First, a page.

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The Evolution of
Trade Agreements

A visual exploration of more than
800 trade agreements that have
been signed between 1947
and 2016. More...

Please note: The interactive version of the project has been designed for at least table touch devices or desktop computers. This limitied screen size only presents a preview of the complete, interactive version.

Depth Index ?
Amount of Agreements
x
Membership Type
Member States
Category
Signed
Entered into force
Language
Depth Index
Market Acess
Encoding explanations
Depth Type
Services
Encoding explanations
Does this agreement include substantive provisions stipulating the liberalization of trade in services?
Does the agreement contain a reference to the General Agreement on Trade in Services (GATS)?
Does the service chapter contain an MFN clause?
Does the service chapter contain a national treatment clause?
Does the service chapter grant the right of non-establishment (that is, does it allow the provision of services without local presence)?
Does the service chapter allow the movement of natural persons in the provision of services?
Does the service chapter include a review provision?
Public Procurement
Encoding explanations
Does the agreement contain substantive provisions on public procurement?
Does the agreement guarantee national treatment with respect to public procurement?
Does the chapter on public procurement include a transparency provision?
To which entities/at which level of government do the substantive procurement provisions apply?
What is the scope of the public procurement provisions in the agreement?
Does the agreement contain a reference to the WTO/GATT procurement agreements?
Dispute Settlement
Encoding explanations
Does this agreement include provisions for solving disputes?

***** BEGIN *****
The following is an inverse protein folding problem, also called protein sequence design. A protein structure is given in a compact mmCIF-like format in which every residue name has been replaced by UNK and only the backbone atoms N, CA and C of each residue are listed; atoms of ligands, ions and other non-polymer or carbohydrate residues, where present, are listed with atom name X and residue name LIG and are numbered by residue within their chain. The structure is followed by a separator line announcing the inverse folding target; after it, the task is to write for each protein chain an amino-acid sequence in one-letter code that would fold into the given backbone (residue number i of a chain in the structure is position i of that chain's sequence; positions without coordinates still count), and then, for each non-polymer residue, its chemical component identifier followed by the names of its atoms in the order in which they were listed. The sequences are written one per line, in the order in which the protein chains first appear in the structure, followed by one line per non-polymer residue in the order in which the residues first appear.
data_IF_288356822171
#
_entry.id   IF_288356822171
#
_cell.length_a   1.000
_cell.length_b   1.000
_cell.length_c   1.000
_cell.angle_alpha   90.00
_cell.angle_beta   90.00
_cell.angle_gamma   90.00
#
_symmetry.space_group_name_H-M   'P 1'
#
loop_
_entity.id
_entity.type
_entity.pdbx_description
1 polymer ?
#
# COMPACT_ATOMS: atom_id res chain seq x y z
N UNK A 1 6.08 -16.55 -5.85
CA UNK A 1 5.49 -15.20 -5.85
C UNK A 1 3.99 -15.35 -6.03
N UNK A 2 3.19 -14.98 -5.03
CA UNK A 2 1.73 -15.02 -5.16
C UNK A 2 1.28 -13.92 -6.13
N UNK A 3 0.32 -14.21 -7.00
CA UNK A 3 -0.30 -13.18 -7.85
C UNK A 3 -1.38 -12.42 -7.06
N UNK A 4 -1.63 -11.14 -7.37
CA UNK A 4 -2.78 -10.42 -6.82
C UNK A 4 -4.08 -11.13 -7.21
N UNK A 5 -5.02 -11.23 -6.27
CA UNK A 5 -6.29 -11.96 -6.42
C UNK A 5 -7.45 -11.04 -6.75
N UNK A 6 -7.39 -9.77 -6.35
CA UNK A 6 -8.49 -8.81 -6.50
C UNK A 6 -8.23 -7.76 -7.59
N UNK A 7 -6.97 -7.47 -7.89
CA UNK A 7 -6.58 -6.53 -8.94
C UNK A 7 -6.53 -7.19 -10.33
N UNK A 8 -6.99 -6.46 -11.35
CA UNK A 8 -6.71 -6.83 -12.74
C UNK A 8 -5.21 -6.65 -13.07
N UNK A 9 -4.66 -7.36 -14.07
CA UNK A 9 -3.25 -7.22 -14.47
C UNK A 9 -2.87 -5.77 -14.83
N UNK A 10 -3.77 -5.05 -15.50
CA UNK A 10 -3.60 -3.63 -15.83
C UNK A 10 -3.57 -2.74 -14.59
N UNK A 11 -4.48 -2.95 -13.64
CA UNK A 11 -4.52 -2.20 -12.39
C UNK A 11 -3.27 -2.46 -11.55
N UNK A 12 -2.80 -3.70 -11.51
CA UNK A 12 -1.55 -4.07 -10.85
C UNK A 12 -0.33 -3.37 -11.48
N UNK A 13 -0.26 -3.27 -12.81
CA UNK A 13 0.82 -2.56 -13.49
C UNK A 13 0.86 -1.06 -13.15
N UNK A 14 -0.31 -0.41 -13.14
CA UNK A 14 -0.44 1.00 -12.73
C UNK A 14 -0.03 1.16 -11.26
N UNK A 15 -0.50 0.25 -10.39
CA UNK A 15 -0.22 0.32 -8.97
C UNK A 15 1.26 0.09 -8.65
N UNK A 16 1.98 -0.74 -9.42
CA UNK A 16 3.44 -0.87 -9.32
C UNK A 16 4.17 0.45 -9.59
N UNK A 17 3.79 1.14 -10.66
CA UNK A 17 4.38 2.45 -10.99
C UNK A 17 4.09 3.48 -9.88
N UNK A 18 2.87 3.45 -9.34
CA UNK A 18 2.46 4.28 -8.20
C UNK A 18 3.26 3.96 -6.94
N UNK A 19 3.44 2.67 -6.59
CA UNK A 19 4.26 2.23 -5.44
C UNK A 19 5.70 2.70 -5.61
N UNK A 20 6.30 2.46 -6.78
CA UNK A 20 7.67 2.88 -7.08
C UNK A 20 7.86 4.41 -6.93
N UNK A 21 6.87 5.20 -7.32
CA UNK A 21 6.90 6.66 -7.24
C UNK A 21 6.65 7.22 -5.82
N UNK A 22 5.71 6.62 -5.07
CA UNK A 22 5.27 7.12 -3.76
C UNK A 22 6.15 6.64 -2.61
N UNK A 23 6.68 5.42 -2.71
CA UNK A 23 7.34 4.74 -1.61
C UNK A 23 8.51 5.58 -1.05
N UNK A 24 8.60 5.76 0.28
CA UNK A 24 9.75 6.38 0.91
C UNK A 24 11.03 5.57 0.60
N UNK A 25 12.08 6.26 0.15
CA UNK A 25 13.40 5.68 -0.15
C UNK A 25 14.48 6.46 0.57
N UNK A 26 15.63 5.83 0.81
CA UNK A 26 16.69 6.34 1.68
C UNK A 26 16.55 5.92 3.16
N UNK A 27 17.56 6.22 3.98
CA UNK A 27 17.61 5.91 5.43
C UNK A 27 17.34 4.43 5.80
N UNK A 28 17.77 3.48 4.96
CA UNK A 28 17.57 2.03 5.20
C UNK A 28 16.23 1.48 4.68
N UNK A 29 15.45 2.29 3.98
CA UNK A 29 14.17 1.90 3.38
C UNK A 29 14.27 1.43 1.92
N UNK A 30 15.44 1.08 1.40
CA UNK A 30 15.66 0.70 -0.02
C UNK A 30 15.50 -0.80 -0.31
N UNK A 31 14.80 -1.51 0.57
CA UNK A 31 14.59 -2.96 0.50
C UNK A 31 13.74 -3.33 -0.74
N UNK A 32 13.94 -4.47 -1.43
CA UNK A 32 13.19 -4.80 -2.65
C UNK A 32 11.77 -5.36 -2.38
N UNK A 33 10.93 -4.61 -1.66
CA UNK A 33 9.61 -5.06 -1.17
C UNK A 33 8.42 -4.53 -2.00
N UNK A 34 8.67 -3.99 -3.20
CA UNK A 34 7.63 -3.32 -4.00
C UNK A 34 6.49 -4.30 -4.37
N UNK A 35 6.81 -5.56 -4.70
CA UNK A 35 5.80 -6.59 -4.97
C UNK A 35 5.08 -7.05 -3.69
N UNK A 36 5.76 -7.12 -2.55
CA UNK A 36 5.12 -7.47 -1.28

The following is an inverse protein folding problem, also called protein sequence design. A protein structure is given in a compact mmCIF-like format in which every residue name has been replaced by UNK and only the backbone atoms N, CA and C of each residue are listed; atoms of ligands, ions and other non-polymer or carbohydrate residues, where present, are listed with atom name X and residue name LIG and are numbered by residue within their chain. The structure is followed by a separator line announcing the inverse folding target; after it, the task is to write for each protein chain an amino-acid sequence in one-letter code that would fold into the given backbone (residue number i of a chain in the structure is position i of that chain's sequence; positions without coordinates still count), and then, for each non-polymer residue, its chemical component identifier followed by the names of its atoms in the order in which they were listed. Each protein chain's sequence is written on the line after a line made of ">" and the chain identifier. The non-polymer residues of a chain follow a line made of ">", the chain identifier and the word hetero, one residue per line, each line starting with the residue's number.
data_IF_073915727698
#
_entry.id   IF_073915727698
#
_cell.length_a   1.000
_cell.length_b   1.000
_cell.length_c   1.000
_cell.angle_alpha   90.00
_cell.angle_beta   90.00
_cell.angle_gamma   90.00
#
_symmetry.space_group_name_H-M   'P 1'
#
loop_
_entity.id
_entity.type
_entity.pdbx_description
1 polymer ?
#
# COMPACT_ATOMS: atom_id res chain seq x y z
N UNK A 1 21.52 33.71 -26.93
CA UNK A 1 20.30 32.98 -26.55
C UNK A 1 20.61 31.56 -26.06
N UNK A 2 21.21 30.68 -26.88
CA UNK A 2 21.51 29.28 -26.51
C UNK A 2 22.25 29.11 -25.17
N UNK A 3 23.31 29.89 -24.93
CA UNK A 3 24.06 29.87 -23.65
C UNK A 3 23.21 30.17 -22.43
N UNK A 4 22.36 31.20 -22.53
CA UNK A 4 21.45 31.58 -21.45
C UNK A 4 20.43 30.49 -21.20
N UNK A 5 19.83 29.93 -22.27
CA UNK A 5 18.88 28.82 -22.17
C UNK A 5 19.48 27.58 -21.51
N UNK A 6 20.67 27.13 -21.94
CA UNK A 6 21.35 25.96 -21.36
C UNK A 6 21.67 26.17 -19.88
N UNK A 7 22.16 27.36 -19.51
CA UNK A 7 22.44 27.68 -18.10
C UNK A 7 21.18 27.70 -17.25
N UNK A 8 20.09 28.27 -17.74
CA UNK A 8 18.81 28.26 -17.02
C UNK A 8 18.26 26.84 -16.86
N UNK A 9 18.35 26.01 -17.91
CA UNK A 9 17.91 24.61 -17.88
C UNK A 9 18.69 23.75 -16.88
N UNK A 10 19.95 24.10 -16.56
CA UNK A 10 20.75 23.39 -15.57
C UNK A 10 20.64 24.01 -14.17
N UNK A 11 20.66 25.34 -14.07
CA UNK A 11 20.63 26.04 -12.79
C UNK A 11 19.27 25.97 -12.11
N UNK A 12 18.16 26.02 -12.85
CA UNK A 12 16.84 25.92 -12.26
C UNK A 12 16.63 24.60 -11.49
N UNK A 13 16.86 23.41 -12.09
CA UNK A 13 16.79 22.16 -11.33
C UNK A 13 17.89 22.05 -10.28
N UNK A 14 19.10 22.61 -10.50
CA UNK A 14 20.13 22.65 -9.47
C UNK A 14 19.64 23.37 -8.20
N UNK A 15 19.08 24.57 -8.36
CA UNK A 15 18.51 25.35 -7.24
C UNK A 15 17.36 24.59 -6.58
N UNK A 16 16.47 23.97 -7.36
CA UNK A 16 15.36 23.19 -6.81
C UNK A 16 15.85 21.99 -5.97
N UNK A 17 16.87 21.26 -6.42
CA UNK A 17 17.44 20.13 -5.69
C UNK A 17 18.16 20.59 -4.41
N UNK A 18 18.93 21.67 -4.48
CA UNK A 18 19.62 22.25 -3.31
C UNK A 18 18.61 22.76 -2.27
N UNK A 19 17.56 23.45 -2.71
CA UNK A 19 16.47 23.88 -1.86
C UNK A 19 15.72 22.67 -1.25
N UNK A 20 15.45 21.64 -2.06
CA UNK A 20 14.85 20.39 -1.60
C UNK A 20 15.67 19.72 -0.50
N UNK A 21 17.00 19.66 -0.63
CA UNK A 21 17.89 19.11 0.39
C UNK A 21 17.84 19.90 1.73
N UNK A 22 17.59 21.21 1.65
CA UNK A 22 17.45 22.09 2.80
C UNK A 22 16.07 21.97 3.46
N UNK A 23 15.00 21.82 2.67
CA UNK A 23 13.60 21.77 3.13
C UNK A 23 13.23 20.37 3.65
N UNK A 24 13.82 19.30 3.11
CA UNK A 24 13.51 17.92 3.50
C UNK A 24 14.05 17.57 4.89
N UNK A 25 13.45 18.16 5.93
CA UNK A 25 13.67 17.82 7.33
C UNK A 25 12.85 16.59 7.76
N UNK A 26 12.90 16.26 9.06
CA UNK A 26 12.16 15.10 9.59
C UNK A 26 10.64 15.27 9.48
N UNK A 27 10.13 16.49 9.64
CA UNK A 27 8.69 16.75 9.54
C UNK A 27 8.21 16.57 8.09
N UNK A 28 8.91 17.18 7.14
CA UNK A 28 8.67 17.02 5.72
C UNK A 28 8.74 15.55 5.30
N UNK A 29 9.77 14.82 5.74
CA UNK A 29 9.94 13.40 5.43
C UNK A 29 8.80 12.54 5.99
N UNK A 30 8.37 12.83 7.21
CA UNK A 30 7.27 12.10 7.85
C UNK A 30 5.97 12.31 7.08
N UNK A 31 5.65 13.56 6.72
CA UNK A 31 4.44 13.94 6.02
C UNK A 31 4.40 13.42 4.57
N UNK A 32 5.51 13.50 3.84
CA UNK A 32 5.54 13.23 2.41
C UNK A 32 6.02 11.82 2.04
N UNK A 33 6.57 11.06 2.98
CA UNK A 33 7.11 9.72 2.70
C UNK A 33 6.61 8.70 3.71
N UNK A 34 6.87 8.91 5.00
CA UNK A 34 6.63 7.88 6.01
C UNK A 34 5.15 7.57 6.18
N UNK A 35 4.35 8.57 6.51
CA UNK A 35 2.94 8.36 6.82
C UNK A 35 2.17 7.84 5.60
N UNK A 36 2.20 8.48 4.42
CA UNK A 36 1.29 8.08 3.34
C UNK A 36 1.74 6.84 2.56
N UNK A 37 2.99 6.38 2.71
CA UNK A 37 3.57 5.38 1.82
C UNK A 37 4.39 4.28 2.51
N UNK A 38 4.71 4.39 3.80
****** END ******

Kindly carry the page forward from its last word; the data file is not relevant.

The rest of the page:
Is there a provision on consultation?
Is there a provision on mediation?
Is there a provision on arbitration?
Is there a provision on the creation of a standing body with delegated powers?
Is there a reference to external DS institutions?
Is there a provision on the choice of DS fora?
Does the ultimate option for forum choice foresee the complainant to choose the forum?
Does the ultimate option for forum choice foresee the parties to chose the forum jointly?
Are there restrictions/limits to the use of multiple fora?
Is there a provision on bindingness?
Is it explicitly mentioned that provisions on DS are binding?
Is it explicitly mentioned that provisions on DS are NOT binding?
Forms of Sanctions/Retaliation
Are there any provisions related to retaliation in case of non-implementation?
Do both parties select jointly the appropriate level of retaliation/compensation/sanctions?
Does the complainant select the appropriate level of retaliation/compensation/sanctions?
Does a third part select the appropriate level of retaliation/compensation/sanctions
Is there an order in the process of selecting appropriate levels of retaliation/compensation/sanctions?
Are there provisions on retaliation in the same sector?
Is cross-retaliation possible (sanctions in other sector)?
Are monetary sanctions (compensation) possible?
Exemptions
Are there any exemptions from DS?
Is there an explicit positive list of areas covered under the DSM of the PTA?
The area mentioned is
Is there an explicit negative list of exemptions from DS?
The area mentioned is
Does the treaty list time frames related to stages and implementation of dispute settlement decisions?
Does the panel issue an initial/draft/interim report prior to the issuance of the final report?
What is the ultimate procedure by means of which the chairman of the arbitral panel is selected? The chairman is selected by consultation of parties.
What is the ultimate procedure by means of which the chairman of the arbitral panel is selected? The chairman is selected by arbitrators jointly.
What is the ultimate procedure by means of which the chairman of the arbitral panel is selected? The chairman is selected by lot.
What is the ultimate procedure by means of which the chairman of the arbitral panel is selected? The chairman is selected a third party (e.g. WTO DG ).
Does the process allow for separate opinions to be included in the panel report?
How many times do parties evoke the concept of “mutually agreeable solution” (MAS) throughout the text of the DS chapter until the award is out?
How many times do parties evoke the concept of MAS throughout the text of the DS chapter post award?

Selection of Findings and Data Stories

1950 – 1990

"Bloc Agreements" to
Protect Markets
In the 1960s and 70s, Western Europe deepened its economic ties agains the Soviet bloc.